The Double, by José Saramago, is very entertaining reading. It’s the story of a most ordinary man, a teacher of history, who one night, watching a video, sees himself as he was five years ago on the screen. He becomes consumed by anxiety about this double, and his quest to deal with the problem of who owns his identity is, in the hands of this master storyteller, a remarkable story.
Saramago (1922-2010) was a Portuguese author: he wrote novels, plays and journalism and was awarded the Nobel Prize for Literature in 1998. Wikipedia tells me that he came to the attention of Portuguese censors late in his life, and moved to Spain to avoid interference on religious grounds. (Apparently he died at Las Palmas, which I visited as a small child en route to Africa. I have vivid memories of the contrast between its warmth, colour and vivacity and the drabness of postwar London.) In Portugal all seemed to be forgiven when Saramago won the Nobel, though the conservative PM who’d supported the religious censorship prudently avoided the mourning when Saramago died.
Bizarrely, Saramago became a communist in 1969 and remained a member of the party until his death. There are plenty of intellectuals and writers who were attracted to communism in the 1920s and 30s, but most of them recanted in embarrassment when the excesses of Stalinism became known. One day when I have time I’m going to explore what it was that made this discredited political and economic philosophy attractive to Saramago. He was also an atheist and a pessimist, and this aspect of his personality certainly shows through in The Double, though the effect is comic.
His style is perhaps not for everyone. His chapters are about the usual length, but he writes very long sentences with bountiful commas and very long paragraphs. I found the effect amusing, especially when Tertuliano Maximo Afonso engages in tortuous conversations with himself, his alter ego Common Sense or with other people. There is an immediacy and a reality about it that made me smile.
During the six months he has been seeing Maria da Paz, Tertuliano Maximo Afonso has not often had to phone her at home and still less often has her mother answered first, but the tone of words and voice has always been, on her part, one of suspicion, and on his part, one of ill-disguised impatience, she perhaps because she doesn’t know as much about the affair as she would like, he doubtless annoyed that she should know so much. The previous dialogues had not differed very much from the example given above, which is merely a pricklier version of how it might have been, but in the end, was not, since Maria da Paz was the one to answer the phone, however, all of these dialogues, this one and the others, would, without exception, have been found in the index of any Manual of Human Relations under Mutual Incomprehension. (p107)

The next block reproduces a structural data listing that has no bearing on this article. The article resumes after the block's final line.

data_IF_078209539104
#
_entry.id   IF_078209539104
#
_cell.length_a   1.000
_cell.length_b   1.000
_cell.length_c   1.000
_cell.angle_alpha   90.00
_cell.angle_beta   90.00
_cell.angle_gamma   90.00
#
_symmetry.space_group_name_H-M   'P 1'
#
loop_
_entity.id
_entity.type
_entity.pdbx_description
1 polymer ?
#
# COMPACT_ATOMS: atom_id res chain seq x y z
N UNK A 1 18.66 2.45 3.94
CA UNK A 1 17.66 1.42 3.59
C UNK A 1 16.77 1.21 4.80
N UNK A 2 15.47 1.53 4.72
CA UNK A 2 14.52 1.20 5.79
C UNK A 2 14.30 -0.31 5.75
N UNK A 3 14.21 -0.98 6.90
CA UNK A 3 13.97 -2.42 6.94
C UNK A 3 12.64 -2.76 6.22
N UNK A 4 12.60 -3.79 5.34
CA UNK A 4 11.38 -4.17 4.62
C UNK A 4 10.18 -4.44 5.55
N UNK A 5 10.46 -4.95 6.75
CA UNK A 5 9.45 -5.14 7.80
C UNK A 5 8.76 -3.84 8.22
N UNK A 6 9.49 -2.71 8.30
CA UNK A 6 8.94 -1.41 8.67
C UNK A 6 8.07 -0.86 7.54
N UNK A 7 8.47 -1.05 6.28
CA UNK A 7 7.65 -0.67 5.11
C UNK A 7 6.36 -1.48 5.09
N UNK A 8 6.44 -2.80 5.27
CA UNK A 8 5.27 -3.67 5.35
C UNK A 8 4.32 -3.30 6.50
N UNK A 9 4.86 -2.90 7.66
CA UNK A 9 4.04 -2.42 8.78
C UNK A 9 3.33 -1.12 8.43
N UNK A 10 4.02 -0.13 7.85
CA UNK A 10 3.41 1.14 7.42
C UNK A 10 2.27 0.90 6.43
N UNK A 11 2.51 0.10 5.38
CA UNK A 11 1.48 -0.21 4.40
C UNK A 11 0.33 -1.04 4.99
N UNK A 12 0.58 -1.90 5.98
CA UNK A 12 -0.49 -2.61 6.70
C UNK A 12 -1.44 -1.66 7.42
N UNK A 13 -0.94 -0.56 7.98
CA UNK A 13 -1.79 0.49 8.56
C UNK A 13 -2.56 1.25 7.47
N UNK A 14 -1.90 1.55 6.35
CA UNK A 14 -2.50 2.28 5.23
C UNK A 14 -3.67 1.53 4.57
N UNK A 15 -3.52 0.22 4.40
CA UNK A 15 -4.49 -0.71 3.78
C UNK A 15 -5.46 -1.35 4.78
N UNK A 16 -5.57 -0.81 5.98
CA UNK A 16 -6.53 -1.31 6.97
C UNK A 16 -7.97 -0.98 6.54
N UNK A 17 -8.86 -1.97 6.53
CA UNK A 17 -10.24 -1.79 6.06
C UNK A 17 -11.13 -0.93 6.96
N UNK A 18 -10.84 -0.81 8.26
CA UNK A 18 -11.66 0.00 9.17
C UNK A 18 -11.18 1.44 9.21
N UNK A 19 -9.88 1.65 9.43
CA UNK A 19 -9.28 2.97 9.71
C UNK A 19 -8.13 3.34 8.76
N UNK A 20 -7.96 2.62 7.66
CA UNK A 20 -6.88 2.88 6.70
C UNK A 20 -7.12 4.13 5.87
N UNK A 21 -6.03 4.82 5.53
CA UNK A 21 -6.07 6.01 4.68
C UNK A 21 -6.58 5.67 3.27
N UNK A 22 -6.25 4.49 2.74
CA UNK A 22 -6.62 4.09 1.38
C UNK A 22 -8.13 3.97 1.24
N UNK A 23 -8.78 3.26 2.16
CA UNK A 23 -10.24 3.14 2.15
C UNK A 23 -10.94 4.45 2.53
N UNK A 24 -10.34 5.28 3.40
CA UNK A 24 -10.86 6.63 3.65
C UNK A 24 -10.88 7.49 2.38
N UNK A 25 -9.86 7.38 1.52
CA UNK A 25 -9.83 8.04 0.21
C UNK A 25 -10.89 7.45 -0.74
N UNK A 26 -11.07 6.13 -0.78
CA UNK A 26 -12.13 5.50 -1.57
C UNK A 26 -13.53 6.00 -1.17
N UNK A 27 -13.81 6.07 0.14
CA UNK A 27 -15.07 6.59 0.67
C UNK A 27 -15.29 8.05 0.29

This delicious little snippet fits into a paragraph that is actually seven and a half pages long, but the translation by Margaret Jull Costa is fluent and easy to read. And the mystery, which at first seems just a fancy or a coincidence, becomes more and more compelling as you read on.
Who is this double? How can Tertuliano Maximo Afonso find out, and how will it affect his existing relationships (none of which are especially fulfilling) when or if they meet? Which one of them is ‘real’? Which of them ‘owns’ the identity? Our contemporary obsession with individuality is given the full treatment in a story that reminded me of The Prince and the Pauper, The Wife of Martin Guerre and Daphne du Maurier’s The Scapegoat.
According to Wikipedia, themes of identity and meaning are common in Saramago’s body of work, which I now intend to explore. Some of his stories sound fascinating, especially The Stone Raft, in which the Iberian Peninsula breaks away from Europe and floats around in the Atlantic. I also like the sound of Death at Intervals about a country where nobody dies and all the political and religious implications that go with that.
The cover illustration is very apt. It’s by Tom Gauld, and it reminds me a little of the style of the Australian illustrator Tohby Riddle, who also writes bizarre tales in picture book format for children.
It’s included in 1001 Books You Must Read Before You Die.
Author: José Saramago
Title: The Double
Translated by Margaret Jull Costa
Publisher: Vintage (Random House) 2005
Source: Personal library